Ryanair customers will not be refunded for flights in November, according to its boss, despite the UK government banning all but essential travel.
Michael O’Leary said if a flight was operating, passengers would not get their money back but they could change to a later flight without paying a fee.
From Thursday, all but essential travel will be banned under a second lockdown.
Ryanair said the first lockdown and subsequent restrictions resulted in an 80% drop in passenger numbers.
It said 17.1 million people travelled on the airline in the six months to September, compared with 85.7 million last year.
The carrier reported a €196.5m (£174m) loss for the period compared with a €1.15bn profit last year.
But it warned the situation was likely to worsen, saying it “will continue to be a hugely challenging year for Ryanair”.
The new lockdown measures for England to stop the spread of the coronavirus were announced on Saturday and are expected to come into force on 5 November following a vote in the House of Commons on Wednesday.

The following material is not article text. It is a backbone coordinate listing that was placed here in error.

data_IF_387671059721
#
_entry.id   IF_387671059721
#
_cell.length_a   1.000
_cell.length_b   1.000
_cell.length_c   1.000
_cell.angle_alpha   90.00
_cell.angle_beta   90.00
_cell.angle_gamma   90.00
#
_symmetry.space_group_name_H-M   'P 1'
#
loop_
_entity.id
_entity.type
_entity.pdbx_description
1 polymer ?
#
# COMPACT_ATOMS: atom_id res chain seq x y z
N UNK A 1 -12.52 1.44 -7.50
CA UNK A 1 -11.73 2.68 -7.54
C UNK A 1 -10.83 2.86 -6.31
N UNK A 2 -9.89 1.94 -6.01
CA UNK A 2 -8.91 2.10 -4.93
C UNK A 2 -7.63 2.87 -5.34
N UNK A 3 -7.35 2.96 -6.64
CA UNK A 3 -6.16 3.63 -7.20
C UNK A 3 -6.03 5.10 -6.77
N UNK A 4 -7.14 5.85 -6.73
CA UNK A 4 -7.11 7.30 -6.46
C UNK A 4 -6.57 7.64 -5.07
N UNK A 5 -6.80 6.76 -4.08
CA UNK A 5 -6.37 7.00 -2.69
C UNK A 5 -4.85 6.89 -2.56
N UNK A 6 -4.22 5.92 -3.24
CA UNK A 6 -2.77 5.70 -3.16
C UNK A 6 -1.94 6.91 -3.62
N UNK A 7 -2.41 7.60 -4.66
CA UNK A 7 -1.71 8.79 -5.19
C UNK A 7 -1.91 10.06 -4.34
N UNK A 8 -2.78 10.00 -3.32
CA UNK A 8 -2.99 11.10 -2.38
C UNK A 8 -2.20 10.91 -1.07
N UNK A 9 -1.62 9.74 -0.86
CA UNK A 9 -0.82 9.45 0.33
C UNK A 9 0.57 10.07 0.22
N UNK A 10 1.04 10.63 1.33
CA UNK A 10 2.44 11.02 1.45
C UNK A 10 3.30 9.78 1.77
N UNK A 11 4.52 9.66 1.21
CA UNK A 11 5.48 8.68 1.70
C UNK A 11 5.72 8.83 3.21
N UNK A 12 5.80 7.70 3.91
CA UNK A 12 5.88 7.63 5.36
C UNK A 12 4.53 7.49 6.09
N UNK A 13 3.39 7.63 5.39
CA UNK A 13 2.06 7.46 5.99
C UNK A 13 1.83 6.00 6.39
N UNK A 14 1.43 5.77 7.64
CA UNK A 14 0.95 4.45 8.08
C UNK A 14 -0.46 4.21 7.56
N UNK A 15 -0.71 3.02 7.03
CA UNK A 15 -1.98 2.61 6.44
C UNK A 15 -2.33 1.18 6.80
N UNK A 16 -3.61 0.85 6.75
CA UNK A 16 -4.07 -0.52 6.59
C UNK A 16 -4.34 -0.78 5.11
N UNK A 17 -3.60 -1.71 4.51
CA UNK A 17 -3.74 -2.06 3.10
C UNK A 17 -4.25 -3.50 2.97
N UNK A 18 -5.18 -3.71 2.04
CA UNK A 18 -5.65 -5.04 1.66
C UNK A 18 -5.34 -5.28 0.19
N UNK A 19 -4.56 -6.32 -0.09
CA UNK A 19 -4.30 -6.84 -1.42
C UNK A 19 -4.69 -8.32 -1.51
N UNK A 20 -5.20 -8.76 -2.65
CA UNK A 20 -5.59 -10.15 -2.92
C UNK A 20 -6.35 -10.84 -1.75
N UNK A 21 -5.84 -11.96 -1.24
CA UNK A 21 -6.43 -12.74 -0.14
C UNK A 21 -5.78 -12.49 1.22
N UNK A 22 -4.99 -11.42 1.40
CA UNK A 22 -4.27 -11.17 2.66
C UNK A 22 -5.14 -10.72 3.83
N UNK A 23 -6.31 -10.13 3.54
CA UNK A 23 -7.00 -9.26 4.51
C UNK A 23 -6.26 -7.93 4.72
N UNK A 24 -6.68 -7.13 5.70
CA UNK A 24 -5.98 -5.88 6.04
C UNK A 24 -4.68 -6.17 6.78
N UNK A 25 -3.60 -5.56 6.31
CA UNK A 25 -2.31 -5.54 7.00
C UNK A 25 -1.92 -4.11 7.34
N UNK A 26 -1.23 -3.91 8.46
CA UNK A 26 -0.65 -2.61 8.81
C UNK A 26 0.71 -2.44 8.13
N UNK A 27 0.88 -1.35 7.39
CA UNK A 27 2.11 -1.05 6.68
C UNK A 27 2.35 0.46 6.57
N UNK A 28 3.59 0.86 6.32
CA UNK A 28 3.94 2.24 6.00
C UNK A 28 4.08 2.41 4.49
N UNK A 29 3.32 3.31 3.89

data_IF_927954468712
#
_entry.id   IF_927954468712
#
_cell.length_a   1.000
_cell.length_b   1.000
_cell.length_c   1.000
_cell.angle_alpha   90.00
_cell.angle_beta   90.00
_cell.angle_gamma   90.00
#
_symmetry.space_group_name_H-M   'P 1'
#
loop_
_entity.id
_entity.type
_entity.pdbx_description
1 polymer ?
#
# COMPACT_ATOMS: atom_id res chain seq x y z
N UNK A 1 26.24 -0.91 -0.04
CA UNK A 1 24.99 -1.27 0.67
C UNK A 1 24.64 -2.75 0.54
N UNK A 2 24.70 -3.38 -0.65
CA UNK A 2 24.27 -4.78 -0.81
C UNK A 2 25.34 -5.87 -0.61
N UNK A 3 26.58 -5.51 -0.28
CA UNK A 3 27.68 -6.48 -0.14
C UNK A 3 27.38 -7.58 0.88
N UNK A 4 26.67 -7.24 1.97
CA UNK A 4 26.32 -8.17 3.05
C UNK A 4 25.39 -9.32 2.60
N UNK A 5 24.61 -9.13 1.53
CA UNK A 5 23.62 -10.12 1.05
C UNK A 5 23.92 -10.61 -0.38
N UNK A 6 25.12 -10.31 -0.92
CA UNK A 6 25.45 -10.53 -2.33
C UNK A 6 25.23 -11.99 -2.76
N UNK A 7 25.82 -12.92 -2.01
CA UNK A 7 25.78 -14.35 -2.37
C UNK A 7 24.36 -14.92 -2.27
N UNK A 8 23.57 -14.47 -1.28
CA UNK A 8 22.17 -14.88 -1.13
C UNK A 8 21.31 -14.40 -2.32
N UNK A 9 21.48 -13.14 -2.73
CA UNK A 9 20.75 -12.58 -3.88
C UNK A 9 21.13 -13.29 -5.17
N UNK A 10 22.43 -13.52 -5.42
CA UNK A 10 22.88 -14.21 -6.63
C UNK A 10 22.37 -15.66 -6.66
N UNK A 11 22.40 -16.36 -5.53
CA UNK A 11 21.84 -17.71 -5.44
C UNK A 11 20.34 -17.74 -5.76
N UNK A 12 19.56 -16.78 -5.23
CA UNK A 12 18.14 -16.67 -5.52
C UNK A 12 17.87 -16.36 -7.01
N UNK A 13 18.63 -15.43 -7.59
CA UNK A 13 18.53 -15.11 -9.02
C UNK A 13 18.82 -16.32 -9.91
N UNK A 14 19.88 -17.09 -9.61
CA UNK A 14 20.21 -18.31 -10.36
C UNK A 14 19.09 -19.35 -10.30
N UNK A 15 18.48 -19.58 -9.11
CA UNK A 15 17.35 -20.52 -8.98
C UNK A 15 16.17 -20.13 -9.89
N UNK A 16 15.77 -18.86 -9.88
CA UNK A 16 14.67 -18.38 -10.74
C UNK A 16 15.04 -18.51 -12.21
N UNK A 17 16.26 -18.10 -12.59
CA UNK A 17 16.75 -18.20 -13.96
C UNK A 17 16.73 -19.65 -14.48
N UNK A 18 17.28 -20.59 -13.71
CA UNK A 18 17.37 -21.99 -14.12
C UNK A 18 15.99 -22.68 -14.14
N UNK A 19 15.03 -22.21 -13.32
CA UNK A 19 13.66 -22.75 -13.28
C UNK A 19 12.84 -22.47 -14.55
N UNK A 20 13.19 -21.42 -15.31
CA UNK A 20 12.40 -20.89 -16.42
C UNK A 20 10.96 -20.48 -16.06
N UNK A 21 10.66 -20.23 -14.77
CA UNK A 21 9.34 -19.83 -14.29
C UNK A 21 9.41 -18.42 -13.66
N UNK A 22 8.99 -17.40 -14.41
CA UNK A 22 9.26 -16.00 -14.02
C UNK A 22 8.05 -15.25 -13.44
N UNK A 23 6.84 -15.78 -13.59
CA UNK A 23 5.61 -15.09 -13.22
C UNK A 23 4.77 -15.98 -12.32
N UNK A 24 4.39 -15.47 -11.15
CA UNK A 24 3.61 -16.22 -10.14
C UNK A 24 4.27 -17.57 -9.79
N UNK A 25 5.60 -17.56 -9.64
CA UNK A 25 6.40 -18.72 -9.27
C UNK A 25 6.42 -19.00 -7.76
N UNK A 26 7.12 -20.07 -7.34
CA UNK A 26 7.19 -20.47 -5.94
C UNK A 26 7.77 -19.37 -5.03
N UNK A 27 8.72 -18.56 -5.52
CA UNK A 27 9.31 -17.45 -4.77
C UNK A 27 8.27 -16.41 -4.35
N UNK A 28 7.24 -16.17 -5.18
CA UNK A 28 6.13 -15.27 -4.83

They will remain in place until at least 2 December though Cabinet Office minister Michael Gove said restrictions could extend beyond that date.
Commenting on what it means for people who have booked flights, Mr O’Leary told the BBC’s Today programme: “If a flight is operating then no, we will not be offering refunds.
“But what customers can avail of is our change facility and we’ve waived the change fee so if they have booking in November they can change it and move it to December or January if needs be. But there won’t be refunds on flights that are operating and travelling.”
Revenues in the six months to September plunged to €1.1bn from €5.3bn last year.
During the period, air travel ground to a virtual halt as countries introduced measures to stop the spread of the coronavirus.
However, when flights did resume Ryanair said passenger confidence and forward bookings “were negatively impacted by the return of uncoordinated EU government flight restrictions in September and October which heavily curtailed travel to and from much of Central Europe, the UK, Ireland, Austria, Belgium and Portugal”.